News 12 @ 11 o'clock / Wednesday, Sept. 23, 2015
AIKEN COUNTY, S.C. (WRDW) -- It's a fight no parent wants to endure, the fight to raise your own child. One Aiken man went the distance to get his daughter back. "I wanted to be a part of my daughter's life. I didn't want to miss out on anything of my daughter," the father, Christopher Emanuel said.
He was able to get his daughter back using a law few people seem to know about. "When you see my daughter, she is a joy. If you're having a bad day and you're around her, she'll make you smile," Emanuel said.
Christopher Emanuel cherishes every moment with his daughter Skylar, because he almost never got to have them. "There should be no laws put in place that stop any capable and willing father from raising their child. There is no greater human right than that of a father," he said.
Christopher was not married to Skylar's birth mother. He says her mother did not approve of him because of his race. He says although her mother disapproved, they initially continued with their plan to raise their daughter together.
Emanuel says they texted, emailed, and called daily, but the mother of his child was misleading him. The last prenatal doctor's appointment he was able to attend was December the 26th. After this he says he was strongly suggested he not attend because his ex's mother would be there. Then weeks before she was due to give birth, she did not show up to a diaper bash his family was throwing, because she said she was sick, which worried Christopher, so he registered to South Carolina's lawful father registry. "At the time I was discussing my concerns with my half-sister and her best friend and they found the responsible father registry," the father said.
Christopher says his ex was supposed to give birth on February 15, 2014, but she told him she was going to be induced on the 24th. He later found out, Skylar was born on the 11th without him ever knowing. "On Feb. 22 I got a knock on the door from a private investigator about adoption proceedings," he tells News 12.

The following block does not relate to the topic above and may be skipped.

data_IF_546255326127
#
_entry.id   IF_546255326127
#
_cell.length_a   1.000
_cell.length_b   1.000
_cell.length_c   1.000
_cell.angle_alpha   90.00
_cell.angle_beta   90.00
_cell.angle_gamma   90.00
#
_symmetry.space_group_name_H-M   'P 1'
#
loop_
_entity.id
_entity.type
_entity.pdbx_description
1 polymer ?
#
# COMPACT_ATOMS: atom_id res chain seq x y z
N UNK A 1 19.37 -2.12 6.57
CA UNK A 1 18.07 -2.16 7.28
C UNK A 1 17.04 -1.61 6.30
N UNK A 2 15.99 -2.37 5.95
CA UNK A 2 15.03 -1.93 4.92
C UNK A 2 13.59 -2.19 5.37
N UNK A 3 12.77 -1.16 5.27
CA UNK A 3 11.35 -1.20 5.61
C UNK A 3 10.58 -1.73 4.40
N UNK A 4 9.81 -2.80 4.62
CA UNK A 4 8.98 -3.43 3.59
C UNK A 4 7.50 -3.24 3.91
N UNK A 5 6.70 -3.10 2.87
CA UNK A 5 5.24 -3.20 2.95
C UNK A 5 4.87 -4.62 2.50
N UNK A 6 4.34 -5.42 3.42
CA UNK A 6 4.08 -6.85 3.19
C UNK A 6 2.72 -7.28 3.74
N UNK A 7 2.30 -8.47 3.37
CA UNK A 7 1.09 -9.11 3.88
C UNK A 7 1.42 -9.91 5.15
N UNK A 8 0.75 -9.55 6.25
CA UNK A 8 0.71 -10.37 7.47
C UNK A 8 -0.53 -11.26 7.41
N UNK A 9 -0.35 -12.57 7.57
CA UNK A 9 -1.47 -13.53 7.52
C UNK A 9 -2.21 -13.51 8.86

His daughter was with an adoptive family in California, so he began his fight to get his daughter back. "You want my daughter? Adoption is for children without families, not for children with a willing and capable family," he said.
His attorney, Jennifer Mook, said when she heard his story she felt compelled to take his case. "It was just one of those cases where I really felt like I could help someone that had been wronged," Mook said.
In South Carolina, unwed father's give up their rights to their children if they are not on the father registry. "If you're an unwed father you have to kind of climb a mountain to get your child. You have to prove you can care for the child, that you want the child, that you can provide financially for the child," she said.
As of June, only 1588 fathers have signed into the registry for the entire state. If Emanuel hadn't, he might not have gotten his daughter back. "I was devastated. I couldn't think, I couldn't focus, I couldn't breathe. I was incomplete, they stole my joy, moments that I'll never get back," he said.
Finally, on May 3rd, 2014, Emanuel was granted physical custody, and Skylar came back home. "My daughter... feeling her first touch, feeling her warmth, knowing she is safe, and knowing she's with her family and her father that is going to love her unconditionally for her, it was the best moment in the world," he said. On January 13, 2015, Skylar's mother's rights were terminated, and Emanuel was granted sole custody.
Christopher is not done fighting yet. He started the Sky is the Limit Foundation. Now he's advocating for all of the other fathers out there who might be in the same position. His goal now is a national registry, and advocating for father's rights across the country. Right now there are only registries in thirty three states. But even registering doesn't guarantee you custody. Fathers have to prove they can provide and care in addition to paternity.
"I first want to thank God, my family, my close friends, Donna Gibbs, my pastor Dr. Reverend Slaughter and the Second Baptist Church Family, my attorneys Jennifer Mook, Kimaka Nichols-Grahm, Courney Clyburn Pope. Specials thanks to Kevin Noble Maillard and the Aiken County Judicial Court for bringing my daughter home where she belongs. My family and I are forever grateful!" he said.